Tiffany White joined Rolls-Royce after graduating from Purdue University with a Bachelor of Science degree in Aeronautical - Astronautical Engineering, and has spent 22 years contributing to the propulsion system solutions for more than ten different kinds of aircraft. Currently one of seven Chief Project Engineers in the helicopter business, Tiffany is truly an exemplary woman in STEM.
Tiffany's career path started when, as a junior in high school, she took physics and loved it, even after her mom lovingly suggested that it might be too hard and her uncle told her she couldn't be an engineer because she was a girl. While at first physics did prove difficult, she was able to see the practical applications of the lessons almost immediately. Not a particularly strong player when her church youth group would play pool, the game suddenly made sense and her skills increased when some of her homework used pool balls at the basis of the problems. Her teacher encouraged her to look at engineering careers, and with the popularity of the space shuttle program in the news, she was inspired by the Challenger tragedy in 1986 to improve the safety and ensure the longevity of space travel. In fact, the poster of the Challenger on its launch pad that hung in her dorm room in college is framed and hangs in her office to this day.
Tiffany's earliest roles at Rolls-Royce were in project engineering at the "whole engine" level, which provided her with a broad understanding of gas turbine propulsion. Feeling she lacked any deep functional knowledge, she transferred into control systems, where she spent 10 years becoming an expert on how to control engines while honing her leadership skills with a masters degree in program management. Then, instead of moving straight up the proverbial ladder, she moved laterally and spent time learning everything she could about turbine components and subsystems, making her a stronger engineer with more informed decision-making skills. So when a Chief Project Engineer position unexpectedly became available, she was perfectly positioned with the technical foundation in controls, turbines, and project management as well was the necessary soft skills like leadership and team management.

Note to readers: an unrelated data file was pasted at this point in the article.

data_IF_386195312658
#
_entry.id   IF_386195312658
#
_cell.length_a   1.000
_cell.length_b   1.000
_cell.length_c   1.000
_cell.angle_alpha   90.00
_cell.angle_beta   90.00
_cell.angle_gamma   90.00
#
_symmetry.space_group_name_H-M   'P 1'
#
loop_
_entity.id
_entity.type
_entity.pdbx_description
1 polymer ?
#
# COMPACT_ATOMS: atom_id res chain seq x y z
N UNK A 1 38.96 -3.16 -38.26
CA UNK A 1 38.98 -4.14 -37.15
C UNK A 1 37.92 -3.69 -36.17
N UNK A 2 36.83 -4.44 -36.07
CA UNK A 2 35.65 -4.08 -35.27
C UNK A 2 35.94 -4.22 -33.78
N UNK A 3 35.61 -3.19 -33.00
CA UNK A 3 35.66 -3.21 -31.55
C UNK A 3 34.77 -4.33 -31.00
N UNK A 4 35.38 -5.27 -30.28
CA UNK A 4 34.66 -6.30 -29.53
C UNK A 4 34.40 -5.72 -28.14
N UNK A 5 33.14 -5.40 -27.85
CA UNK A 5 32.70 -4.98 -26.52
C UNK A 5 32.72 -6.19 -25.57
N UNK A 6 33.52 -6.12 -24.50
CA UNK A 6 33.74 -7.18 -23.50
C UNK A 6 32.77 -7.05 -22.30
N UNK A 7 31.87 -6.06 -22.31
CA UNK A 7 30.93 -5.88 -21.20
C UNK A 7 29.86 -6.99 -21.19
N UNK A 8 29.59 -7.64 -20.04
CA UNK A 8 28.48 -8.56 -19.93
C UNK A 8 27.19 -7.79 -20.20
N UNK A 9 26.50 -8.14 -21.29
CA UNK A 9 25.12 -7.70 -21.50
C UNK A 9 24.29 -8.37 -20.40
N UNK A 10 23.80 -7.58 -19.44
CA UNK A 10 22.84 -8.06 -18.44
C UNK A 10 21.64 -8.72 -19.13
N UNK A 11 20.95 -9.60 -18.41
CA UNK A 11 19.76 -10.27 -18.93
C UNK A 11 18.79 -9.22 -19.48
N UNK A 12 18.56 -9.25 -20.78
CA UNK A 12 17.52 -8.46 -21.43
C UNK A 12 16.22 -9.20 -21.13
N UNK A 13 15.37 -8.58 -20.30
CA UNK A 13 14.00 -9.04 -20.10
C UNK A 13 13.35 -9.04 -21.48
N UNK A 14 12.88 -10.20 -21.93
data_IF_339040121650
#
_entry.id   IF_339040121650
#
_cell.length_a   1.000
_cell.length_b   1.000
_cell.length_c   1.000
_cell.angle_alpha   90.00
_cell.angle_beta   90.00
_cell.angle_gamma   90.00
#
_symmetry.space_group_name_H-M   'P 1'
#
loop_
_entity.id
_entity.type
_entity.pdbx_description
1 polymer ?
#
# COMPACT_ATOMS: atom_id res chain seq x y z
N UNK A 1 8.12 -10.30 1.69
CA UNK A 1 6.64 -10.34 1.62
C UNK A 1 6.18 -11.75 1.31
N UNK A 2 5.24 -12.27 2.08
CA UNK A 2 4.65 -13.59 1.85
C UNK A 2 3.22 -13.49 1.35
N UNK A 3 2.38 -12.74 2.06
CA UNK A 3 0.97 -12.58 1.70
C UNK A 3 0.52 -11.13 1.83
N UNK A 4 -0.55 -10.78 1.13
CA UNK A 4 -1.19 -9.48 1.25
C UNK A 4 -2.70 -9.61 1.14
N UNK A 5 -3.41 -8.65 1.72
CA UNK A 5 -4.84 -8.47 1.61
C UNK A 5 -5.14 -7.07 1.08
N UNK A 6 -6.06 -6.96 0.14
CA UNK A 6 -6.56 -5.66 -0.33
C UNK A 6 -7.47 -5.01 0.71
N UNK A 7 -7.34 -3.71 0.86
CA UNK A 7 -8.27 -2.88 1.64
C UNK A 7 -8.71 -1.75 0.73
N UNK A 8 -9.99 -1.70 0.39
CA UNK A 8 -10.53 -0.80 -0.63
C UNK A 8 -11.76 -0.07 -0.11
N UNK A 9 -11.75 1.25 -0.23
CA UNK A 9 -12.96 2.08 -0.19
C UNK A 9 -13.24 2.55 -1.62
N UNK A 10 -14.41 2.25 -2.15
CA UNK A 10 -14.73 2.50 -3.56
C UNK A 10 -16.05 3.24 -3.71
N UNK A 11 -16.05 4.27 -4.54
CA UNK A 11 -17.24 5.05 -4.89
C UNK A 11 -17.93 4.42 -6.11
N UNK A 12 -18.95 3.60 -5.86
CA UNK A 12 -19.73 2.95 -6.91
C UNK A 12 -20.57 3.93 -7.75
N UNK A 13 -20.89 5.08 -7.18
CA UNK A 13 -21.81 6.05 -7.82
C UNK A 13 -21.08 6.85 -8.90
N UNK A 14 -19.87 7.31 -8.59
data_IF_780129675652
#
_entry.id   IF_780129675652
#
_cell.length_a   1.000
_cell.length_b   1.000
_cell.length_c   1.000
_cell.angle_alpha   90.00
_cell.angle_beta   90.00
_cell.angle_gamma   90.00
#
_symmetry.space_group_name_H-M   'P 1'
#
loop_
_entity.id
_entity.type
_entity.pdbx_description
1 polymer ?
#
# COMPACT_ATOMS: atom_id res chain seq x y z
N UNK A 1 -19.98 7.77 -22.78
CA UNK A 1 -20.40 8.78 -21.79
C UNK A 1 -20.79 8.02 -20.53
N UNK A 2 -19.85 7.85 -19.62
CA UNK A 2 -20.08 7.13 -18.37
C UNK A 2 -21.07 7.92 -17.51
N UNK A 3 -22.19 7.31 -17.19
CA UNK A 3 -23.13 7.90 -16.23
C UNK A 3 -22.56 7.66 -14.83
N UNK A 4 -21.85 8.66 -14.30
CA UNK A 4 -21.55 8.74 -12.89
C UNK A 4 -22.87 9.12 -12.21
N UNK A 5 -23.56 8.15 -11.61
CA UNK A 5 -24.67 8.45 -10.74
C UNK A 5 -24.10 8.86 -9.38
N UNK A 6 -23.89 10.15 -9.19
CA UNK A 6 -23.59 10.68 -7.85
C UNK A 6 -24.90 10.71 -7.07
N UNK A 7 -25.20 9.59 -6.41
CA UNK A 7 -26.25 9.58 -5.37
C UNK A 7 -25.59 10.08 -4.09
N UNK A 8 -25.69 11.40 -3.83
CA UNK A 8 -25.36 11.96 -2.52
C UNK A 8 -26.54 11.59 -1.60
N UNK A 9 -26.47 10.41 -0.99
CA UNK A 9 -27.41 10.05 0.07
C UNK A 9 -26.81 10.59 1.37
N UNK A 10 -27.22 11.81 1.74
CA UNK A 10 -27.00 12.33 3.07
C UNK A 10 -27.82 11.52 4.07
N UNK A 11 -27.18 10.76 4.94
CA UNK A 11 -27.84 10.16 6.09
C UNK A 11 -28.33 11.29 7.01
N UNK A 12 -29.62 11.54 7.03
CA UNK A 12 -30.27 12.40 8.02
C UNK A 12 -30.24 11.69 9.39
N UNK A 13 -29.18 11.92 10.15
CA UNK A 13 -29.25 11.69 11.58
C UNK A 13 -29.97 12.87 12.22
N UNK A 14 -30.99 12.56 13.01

In her role as Chief Project Engineer, Tiffany serves as the technical authority for the M250 engine, defining engine accomplishments and attributes, serving as the point of contact with customers, ensuring cost and schedule targets, and interfacing with the FAA and foreign and military airworthiness authorities on safety reliability, and certification. M250 engines are used to transport workers to and from oil rigs in the Gulf of Mexico. They are used to lift huge logs out of the forest instead of cutting roads through the trees. Rolls-Royce helicopters using M250 engines allow electrical linemen to be lowered onto high power lines. They give vacationers a birds eye view of the volcanos of Hawaii, the Smoky Mountains, and the Grand Canyon. They even give Indianapolis commuters an idea of how badly traffic is backed up on I-69 in the mornings via WTHR Channel 13's helicopters. Tiffany's M250 supports products that transport the critically injured to hospitals around the nation and protect U.S. soldiers and sailors around the world. The range of uses and magnitude of their impact make the products she oversees simply fascinating.
As a long-time member and 2016-2017 President of Women & Hi Tech, Tiffany has continued to be an engaged role model for women in STEM fields. She concedes that the gender-related drop in self confidence that females face in school often continues into their careers, but encourages women to surround themselves with supportive friends, family, and coworkers. Support can be found in many forms; organizations like Women & Hi Tech provide opportunities to network with other confident successful women and blogs like this one showcase the highly technical and exciting roles women have in the community.